Monrovia — President Ellen Johnson Sirleaf, at the weekend, dedicated two bridges in Montserrado and Grand Cape Mount Counties respectively, and attributed the initiative to the "handiwork of cooperation between Liberia and Japan".
The Stockton Creek Bridge in Montserrado County, which are two newly constructed bridges (85 meters and 73.6 meters respectively), connects the townships of Gbagloh and New Georgia on Bushrod Island and Gardnersville, respectively; while the Diah Bridge (84 feet X 31 feet) in Grand Cape Mount County connects Tewor District to Porkpa and Gola Konneh Districts, Robertsport and 38 other catchment towns in the area.
Both projects were funded by the Japanese Government through the Japan International Cooperation Agency (JICA) and the Japanese Counterpart Value Fund (JCVF).
Two additional bridge projects funded by the JCVF in Grand Cape Mount County and still under construction include the Tallah Bridge and Kaylia Bridge Projects.
These bridge projects are intended to contribute to the socio-economic development of Grand Cape Mount County and make life for the residents more comfortable.
According to a Foreign Ministry release, at separate ceremonies, President Sirleaf, before cutting the ribbons, informed the audience that development, including the reconstruction and expansion of the 13.2 kilometer Freeport to Red-light highway, being spearheaded by the Japanese Government, is the result of building partnerships through global relationship.
"This road, this bridge comes from Liberia's effort to build partnership with the Government and people of Japan."
"We owe it to the leaders with whom we promoted that partnership," President Sirleaf said at the dedication of the Stockton Creek Bridge last Friday, November 24, 2017.
The Liberian leader added that when she, along with government officials visit other countries, they discuss with foreign leaders about Liberia's challenges and progress. "These are some of the things that come from there," she said during the dedication ceremony.
She used to the occasion to extend profound gratitude to Japanese Prime Minister Shinzo Abe, JICA and especially thanked the outgoing Japanese Ambassador to Liberia, H.E. Mr. Kaoru Yoshimura, for ensuring that the Japanese projects became successful.
President Sirleaf cautioned Liberians that development takes time and requires cooperation.
"When they are building the road and people come and throw dirt in it, thereby obstructing the people from doing their work, which slows down the progress in building this road," she appealed and urged every Liberian to cooperate with all the country's development partners as these developments are intended to benefit them.
Regarding a story in a local daily where someone had threatened the road project, she warned that individual that under her administration, no amount of threat will stop the Freeport - Red-light highway reconstruction.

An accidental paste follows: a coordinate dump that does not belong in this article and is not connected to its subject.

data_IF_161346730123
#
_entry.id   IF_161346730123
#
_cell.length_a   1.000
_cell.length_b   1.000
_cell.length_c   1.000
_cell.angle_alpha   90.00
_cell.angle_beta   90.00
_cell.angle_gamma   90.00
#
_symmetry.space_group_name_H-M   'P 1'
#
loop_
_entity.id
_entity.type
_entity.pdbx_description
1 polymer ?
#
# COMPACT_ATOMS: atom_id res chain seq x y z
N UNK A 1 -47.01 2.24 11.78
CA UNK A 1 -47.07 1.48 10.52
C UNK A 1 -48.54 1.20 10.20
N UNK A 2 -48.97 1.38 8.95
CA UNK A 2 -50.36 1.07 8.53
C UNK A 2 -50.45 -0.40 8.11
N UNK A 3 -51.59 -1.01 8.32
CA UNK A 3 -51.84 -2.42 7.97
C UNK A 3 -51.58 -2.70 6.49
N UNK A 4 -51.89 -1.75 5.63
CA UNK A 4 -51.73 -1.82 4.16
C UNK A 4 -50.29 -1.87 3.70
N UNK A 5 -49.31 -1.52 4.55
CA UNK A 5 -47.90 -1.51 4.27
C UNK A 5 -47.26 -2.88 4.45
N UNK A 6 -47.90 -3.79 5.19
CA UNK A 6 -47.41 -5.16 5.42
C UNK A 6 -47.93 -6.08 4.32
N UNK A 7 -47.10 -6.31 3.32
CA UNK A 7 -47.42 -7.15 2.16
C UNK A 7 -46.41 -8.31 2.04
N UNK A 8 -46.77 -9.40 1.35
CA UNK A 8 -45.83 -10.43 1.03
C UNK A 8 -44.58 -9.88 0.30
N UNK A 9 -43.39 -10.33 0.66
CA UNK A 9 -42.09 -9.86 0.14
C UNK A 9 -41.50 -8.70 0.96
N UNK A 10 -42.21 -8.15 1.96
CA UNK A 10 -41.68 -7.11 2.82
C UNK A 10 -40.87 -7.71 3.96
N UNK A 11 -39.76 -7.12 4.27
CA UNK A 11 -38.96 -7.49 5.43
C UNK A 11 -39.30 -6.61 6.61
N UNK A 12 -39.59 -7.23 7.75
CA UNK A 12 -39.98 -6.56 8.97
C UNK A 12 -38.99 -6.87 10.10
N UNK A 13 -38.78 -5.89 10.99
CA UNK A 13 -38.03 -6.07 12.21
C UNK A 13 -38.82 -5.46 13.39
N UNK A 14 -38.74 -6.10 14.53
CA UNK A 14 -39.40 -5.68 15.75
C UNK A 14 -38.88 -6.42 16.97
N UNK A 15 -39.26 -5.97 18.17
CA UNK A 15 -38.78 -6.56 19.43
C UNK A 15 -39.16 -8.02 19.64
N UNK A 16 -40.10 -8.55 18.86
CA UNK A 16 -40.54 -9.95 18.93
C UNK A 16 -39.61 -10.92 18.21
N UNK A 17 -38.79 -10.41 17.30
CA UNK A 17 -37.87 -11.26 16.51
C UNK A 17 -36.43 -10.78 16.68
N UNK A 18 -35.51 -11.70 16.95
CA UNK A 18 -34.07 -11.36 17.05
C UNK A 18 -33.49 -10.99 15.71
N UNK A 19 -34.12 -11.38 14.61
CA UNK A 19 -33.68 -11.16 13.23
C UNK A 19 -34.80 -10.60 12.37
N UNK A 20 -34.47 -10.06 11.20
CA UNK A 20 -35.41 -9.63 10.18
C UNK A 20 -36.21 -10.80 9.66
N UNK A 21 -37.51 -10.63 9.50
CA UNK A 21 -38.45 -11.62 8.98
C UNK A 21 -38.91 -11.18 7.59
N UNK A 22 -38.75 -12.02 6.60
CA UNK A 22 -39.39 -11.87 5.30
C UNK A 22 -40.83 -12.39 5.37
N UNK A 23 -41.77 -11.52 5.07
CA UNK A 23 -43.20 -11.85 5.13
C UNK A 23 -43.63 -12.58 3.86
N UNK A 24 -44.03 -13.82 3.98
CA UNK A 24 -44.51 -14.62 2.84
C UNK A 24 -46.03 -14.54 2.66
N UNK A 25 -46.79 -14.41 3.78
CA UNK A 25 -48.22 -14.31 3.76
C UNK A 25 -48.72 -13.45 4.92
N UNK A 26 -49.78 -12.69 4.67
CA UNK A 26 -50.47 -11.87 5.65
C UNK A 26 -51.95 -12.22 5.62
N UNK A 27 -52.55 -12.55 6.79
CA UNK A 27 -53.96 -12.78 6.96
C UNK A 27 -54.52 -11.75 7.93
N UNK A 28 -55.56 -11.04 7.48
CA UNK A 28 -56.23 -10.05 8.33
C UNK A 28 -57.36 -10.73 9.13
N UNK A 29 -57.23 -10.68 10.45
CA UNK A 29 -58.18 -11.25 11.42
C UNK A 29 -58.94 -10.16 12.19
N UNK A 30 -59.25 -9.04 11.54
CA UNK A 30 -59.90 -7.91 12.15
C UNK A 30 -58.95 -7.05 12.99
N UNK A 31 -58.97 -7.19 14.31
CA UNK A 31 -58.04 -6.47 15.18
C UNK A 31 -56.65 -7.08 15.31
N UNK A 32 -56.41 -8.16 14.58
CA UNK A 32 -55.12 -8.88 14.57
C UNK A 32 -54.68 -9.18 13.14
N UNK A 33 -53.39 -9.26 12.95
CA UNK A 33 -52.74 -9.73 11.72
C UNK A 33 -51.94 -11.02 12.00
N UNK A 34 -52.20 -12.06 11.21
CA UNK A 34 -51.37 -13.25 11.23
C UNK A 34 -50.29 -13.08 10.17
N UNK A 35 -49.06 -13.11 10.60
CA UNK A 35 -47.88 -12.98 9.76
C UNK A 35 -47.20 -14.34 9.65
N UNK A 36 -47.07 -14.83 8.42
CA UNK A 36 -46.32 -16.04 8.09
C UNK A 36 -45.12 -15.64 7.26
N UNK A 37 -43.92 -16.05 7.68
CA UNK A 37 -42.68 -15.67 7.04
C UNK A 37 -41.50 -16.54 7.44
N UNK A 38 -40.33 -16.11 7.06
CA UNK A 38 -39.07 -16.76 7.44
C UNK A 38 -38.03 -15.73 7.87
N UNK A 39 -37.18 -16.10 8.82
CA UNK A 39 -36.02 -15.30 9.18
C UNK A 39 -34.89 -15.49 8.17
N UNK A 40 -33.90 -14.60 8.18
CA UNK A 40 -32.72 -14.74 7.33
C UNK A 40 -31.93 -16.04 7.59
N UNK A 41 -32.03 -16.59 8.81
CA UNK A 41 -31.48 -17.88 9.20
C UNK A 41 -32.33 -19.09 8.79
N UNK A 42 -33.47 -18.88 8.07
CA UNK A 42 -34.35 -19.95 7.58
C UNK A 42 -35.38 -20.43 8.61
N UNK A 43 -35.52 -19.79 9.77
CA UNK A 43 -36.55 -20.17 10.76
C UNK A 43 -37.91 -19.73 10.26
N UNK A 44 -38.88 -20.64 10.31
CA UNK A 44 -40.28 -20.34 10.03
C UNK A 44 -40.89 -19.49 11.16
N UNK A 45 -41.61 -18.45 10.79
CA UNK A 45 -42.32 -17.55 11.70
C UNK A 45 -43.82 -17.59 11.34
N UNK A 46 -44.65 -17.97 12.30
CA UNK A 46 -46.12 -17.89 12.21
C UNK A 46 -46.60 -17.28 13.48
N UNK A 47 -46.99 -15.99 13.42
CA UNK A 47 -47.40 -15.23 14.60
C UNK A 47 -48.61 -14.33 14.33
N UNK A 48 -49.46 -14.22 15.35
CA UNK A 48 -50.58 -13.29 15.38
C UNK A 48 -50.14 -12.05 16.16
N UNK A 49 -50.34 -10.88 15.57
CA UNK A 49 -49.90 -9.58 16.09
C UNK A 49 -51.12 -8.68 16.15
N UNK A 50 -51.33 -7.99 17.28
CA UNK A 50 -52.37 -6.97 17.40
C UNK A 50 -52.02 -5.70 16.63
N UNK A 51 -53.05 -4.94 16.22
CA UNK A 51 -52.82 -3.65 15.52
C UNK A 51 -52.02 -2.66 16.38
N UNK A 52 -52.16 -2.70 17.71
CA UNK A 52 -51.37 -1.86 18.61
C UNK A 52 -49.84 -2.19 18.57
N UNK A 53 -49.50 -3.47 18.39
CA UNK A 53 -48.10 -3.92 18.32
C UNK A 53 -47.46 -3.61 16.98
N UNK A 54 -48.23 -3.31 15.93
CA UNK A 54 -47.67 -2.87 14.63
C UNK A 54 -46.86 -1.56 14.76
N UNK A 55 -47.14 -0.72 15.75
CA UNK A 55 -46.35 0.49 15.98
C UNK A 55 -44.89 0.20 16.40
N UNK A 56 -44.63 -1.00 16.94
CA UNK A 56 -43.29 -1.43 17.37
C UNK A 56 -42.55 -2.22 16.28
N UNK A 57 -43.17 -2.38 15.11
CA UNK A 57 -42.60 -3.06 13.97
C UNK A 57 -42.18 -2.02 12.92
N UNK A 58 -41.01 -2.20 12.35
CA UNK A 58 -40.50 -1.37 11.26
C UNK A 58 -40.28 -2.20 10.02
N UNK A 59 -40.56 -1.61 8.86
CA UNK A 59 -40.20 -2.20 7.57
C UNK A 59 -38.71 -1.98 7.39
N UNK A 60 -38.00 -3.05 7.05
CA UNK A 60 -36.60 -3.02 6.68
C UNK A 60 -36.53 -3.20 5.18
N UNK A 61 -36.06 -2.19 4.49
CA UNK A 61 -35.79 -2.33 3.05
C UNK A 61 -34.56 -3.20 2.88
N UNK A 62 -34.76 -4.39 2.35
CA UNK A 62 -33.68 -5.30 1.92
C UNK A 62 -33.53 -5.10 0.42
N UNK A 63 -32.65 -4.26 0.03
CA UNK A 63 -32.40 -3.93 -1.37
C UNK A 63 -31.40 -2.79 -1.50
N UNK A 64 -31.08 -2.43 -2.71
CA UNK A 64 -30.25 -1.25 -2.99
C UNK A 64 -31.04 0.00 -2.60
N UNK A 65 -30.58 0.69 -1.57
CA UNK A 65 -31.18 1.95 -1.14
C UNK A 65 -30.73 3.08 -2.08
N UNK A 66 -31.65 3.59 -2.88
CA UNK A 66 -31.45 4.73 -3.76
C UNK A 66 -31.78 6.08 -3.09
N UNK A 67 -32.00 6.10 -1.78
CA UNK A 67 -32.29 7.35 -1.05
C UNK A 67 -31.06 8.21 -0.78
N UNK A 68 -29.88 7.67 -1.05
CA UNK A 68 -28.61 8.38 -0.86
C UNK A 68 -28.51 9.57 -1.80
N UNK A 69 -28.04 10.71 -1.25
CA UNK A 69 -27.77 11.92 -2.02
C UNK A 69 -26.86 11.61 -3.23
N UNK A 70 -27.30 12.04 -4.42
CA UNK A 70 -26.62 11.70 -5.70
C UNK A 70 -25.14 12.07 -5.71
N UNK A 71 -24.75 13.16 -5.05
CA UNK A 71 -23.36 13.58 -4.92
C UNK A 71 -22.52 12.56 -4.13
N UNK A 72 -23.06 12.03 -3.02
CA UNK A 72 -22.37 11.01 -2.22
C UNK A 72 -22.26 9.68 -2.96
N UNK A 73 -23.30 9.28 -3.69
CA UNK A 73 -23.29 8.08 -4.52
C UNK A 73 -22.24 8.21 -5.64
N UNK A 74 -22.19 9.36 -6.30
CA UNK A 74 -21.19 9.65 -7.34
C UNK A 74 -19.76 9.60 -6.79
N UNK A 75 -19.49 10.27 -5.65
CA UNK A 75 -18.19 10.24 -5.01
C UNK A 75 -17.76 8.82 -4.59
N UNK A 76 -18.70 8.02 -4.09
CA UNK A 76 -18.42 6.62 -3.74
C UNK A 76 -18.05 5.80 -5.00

"This road is too important for the Liberian people. This road makes a big contribution to the Liberian people.
This road is evidence of the love that the people of Japan have demonstrated for the people of Liberia."
She thanked everyone who has contributed to the success of the road project, including members of the National Legislature and the Liberian contractors, who stood by their Japanese counterparts.
President Sirleaf hoped that, as her administration shortly comes to an end, she will leave behind the mark of her handiwork for the next 100 years and that her legacy would stand the test of time.
Speaking earlier, Japan's Ambassador to Liberia, H.E Kaoru Yoshimura said the road will forever be remembered as a symbol of a strong relationship between Japan and Liberia.
Ambassador Yoshimura, who ends his tour of duty in Liberia on November 30, 2017, added that the road and the Stockton Creek double bridges are good examples of high quality infrastructure, which is one of the key targets agreed at the Tokyo International Conference on African Development (TICAD VI) in 2016.
"I consider myself very fortunate to witness the historical event as an Ambassador of Japan," he stressed.
He reminded Liberians that if the dedicated projects are well maintained, they will positively contribute to the lives of the residents for many years.
"It is my request to all of you to maintain and use these projects very well," he appealed.
The Somalia Drive reconstruction project is the biggest Japanese grant-aid project in Liberia that is being undertaken by JICA.
The entire project costs nearly US$100 million and is considered one of the biggest JICA's infrastructure projects in West Africa.
The direct beneficiary of this new four-lane Somalia Drive is estimated at approximately 300,000 people, including road users and residents.
Moreover, the indirect beneficiary would be almost two million people living in Monrovia area; the reduction in traffic time at peak hours will be less than half of the current traffic time; it will also benefit the safety for pedestrians by separating sidewalk, and the decrease of floods alongside the road as the new drainage system will be constructed.
Public Works Minister Gyude Moore, during the dedicatory ceremony, confirmed that 75 percent of the project is already completed and is definite that the entire project will be completed before the contract period expires next June 15, 2018.